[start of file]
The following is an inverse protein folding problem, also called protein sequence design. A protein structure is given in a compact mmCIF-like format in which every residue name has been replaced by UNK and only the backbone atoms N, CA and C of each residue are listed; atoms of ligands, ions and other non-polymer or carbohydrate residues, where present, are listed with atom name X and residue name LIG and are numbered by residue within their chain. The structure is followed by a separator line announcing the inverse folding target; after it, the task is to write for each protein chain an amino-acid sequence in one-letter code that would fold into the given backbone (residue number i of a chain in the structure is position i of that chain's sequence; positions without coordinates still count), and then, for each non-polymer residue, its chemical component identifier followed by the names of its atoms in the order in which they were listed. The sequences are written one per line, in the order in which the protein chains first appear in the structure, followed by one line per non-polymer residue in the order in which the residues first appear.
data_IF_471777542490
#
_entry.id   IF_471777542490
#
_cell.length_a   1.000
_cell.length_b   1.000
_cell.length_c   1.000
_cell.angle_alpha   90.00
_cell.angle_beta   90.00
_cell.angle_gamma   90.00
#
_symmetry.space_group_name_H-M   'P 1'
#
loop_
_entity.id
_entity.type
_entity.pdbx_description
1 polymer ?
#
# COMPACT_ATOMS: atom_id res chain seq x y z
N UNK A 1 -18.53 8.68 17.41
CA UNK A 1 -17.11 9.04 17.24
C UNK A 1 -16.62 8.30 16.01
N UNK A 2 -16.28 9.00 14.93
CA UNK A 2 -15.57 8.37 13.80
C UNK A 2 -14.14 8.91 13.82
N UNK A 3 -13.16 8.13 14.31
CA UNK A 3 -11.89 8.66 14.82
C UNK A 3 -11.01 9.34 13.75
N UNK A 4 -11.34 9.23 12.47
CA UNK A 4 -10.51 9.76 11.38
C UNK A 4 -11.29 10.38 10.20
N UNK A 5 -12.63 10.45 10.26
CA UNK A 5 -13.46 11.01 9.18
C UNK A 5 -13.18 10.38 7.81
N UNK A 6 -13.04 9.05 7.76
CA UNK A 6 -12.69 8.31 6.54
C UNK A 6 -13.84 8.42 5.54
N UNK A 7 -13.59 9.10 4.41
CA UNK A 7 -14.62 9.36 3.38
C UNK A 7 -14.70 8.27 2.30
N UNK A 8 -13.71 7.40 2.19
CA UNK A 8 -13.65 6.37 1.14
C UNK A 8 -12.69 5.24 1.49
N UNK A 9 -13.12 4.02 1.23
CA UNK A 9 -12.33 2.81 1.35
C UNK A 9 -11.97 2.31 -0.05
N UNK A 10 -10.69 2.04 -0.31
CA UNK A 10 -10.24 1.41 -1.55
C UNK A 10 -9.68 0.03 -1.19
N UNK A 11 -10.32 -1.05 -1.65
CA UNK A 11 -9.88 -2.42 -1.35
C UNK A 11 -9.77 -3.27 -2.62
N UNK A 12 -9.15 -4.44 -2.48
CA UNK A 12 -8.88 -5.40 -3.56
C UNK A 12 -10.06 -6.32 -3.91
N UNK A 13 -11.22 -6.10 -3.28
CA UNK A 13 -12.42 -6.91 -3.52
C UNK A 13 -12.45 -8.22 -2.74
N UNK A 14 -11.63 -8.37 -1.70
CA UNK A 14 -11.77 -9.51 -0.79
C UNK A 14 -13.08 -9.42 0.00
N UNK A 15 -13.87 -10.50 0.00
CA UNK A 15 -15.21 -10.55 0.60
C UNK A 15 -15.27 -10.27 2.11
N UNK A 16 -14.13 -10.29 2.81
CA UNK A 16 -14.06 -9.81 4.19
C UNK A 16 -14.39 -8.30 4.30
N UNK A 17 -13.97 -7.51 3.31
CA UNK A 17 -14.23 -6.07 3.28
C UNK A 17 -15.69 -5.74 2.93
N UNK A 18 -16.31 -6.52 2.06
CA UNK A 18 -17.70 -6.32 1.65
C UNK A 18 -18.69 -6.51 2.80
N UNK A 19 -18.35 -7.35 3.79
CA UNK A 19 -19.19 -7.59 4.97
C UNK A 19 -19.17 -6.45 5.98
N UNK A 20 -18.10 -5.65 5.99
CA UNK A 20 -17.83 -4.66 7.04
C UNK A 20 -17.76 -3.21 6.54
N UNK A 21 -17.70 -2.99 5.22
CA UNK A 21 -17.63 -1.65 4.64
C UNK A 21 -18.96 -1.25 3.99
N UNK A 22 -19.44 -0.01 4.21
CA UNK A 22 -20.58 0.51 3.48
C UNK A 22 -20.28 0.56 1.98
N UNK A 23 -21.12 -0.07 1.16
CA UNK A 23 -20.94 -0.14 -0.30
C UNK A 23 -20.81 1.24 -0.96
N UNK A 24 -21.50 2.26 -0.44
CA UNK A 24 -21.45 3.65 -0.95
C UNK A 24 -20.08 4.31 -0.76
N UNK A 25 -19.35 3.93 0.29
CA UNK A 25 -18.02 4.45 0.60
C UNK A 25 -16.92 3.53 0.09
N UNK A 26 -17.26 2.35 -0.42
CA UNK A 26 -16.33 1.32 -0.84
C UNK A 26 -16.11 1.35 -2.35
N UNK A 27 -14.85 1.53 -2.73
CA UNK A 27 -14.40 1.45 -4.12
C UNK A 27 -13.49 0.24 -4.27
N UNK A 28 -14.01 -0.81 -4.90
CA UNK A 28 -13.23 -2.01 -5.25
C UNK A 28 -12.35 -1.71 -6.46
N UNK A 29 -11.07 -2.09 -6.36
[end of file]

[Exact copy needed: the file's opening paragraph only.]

The following is an inverse protein folding problem, also called protein sequence design. A protein structure is given in a compact mmCIF-like format in which every residue name has been replaced by UNK and only the backbone atoms N, CA and C of each residue are listed; atoms of ligands, ions and other non-polymer or carbohydrate residues, where present, are listed with atom name X and residue name LIG and are numbered by residue within their chain. The structure is followed by a separator line announcing the inverse folding target; after it, the task is to write for each protein chain an amino-acid sequence in one-letter code that would fold into the given backbone (residue number i of a chain in the structure is position i of that chain's sequence; positions without coordinates still count), and then, for each non-polymer residue, its chemical component identifier followed by the names of its atoms in the order in which they were listed. The sequences are written one per line, in the order in which the protein chains first appear in the structure, followed by one line per non-polymer residue in the order in which the residues first appear.